Apparently there was a lot of pagan and witch uproar to this book review. The responses to this book review prove the author right, to be honest. It’s new age shit, and any claim that happiness is ensured is bullshit. I’d think most people incensed about the review would agree, but suddenly when the non-pagan, non-witch world gets involved, white people get overly up into arms and delve deep into fetishizing oppression and imagining themselves as being victims.
Nearly every blog and article that criticized Radford’s article pointed out that if she had applied these same tactics in an article or book review that was based in Christianity, Islam, Judaism, or any other mainstream religion, the backlash would’ve been such that she would likely still be laid out.
Whataboutism helps nobody. This is the stupidest and weakest argument I’ve ever seen in response to external criticism. Part of the reason why I dislike witches so much is the deep-rooted ignorance of actual oppression and violence in the service of appropriative practices and good vibes.
Moreover, the shit she mentions jokingly (flat earthers and so on) exist in our community. Pretending they don’t does nobody any good. Flat earthers, anti-vaxxers etc. are in a lot of places, not just the pagan and witchcraft communities. It’s simply ignorant to pretend they don’t, instead of maybe trying to get actual conversations going with those people or protecting those with weak immune systems and children (in the case of anti-vaxxers).
This isn’t to say the article doesn’t have its flaws, but I’m honestly disappointed that this is such a big issue for people who frankly didn’t lift a finger for anyone actually facing oppression and violence, such as the indigenous peoples in Brazil in the Amazon forest, Black and Brown trans women all over the world, etc. The selective attention is blaring.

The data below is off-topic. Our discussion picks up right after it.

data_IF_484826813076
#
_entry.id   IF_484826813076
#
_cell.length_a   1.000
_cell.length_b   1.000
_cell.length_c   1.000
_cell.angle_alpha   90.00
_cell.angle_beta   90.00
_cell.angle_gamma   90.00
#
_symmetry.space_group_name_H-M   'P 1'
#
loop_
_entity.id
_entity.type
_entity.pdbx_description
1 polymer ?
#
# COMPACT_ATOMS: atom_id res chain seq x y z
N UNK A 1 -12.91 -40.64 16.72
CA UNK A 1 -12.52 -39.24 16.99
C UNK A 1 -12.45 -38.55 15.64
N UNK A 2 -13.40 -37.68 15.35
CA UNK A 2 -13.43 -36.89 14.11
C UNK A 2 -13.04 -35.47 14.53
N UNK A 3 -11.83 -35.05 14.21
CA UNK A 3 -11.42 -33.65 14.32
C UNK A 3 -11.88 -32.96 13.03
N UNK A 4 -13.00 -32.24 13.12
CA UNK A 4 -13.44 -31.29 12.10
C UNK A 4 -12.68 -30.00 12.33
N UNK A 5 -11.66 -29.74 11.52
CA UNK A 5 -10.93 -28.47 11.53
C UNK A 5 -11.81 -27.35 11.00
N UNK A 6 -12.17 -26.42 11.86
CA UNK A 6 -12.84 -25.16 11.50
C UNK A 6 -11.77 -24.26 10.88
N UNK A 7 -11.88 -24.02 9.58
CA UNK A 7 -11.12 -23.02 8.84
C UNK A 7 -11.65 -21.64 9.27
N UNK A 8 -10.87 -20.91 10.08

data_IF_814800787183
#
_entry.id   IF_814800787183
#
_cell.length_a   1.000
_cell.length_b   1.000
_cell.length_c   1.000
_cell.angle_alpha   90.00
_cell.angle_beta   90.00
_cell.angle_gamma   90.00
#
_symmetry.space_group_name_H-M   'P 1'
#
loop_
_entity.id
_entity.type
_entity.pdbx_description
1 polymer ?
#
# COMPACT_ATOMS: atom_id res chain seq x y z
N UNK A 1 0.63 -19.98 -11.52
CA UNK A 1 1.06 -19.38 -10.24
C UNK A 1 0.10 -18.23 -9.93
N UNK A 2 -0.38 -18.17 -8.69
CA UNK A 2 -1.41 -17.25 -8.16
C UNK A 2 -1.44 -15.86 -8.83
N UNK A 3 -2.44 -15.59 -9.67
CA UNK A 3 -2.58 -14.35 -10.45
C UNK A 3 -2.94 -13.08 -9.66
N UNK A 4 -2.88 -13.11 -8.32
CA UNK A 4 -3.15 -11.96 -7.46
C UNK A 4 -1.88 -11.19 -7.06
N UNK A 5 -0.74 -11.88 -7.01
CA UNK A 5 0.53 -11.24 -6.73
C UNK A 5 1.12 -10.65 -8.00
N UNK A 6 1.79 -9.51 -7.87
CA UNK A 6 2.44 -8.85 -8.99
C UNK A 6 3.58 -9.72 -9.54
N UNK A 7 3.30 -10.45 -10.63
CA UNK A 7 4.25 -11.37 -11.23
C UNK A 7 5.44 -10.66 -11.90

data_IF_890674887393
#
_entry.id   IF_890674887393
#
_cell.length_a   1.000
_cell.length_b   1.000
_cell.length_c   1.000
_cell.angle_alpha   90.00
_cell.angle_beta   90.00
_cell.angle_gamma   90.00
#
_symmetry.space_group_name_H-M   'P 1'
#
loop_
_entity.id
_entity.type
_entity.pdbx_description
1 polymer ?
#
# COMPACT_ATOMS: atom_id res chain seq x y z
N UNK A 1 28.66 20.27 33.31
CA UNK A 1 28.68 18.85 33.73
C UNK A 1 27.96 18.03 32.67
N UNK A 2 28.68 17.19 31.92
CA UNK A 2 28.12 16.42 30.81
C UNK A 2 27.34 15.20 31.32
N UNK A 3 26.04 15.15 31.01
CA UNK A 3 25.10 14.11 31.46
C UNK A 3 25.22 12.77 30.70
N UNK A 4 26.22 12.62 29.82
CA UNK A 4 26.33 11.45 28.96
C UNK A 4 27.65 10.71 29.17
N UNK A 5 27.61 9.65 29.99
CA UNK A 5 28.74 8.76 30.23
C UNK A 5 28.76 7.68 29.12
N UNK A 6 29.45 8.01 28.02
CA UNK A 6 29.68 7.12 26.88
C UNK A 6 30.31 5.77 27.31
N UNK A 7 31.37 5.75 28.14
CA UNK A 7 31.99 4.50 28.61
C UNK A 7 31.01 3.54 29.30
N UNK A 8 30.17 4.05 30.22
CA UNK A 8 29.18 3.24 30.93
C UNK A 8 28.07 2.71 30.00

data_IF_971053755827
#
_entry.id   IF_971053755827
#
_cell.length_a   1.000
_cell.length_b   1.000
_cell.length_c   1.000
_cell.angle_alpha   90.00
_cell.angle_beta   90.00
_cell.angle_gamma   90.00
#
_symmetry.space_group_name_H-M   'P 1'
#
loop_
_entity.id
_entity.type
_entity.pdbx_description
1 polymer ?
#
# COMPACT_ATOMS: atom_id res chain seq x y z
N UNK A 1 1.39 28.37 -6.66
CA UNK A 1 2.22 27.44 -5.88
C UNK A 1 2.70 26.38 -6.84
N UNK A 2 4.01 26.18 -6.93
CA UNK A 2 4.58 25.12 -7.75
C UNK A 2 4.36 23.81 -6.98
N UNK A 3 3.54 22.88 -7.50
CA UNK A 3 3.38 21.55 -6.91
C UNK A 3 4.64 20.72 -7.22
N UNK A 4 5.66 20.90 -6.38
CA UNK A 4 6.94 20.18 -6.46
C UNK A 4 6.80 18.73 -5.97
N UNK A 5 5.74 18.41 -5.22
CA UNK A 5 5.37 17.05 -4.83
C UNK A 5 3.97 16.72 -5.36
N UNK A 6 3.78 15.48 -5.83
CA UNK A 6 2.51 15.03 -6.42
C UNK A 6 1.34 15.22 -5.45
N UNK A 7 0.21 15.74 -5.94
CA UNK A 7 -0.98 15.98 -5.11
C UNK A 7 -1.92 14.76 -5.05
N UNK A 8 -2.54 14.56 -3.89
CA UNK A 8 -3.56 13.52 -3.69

On to the article itself.
I’m not sure what “whiter than a student union snowflake” means, but it does remind me of how white, and often white supremacist, witchcraft tends to be in the US and Europe. Those countries are already racist, of course, but the spiritual and religious movements therein are obviously going to be affected by this. Gerald Gardner, Aleister Crowley, Wicca, Helena Blavatsky (and her bastardization of the practice of astral projection), are all people with deeply white and questionable mores, of varying types. Wicca (and therefore Gardner too, likely) for example, is full of homophobic, gender-essentialist, misogynistic and racist rhetoric in terms of its rituals, associations and so on. Witchcraft is white as hell, and the way people are responding to the review frankly seems to be partly in denial of that.
I won’t hide the fact that I don’t have any intention of nor will I claim to have read the actual book in question, but the review seems to touch on how witchcraft has become a part of capitalist, Eurocentric and colonialist “self care” narratives that are rooted in no specific culture and often end up stealing from marginalized ones instead. Buying crystals isn’t the way to happiness. Hell, the book’s entire premise is kind of dangerous, in the same way a lot of self-help books can be. You can’t spiritually pray away the depression.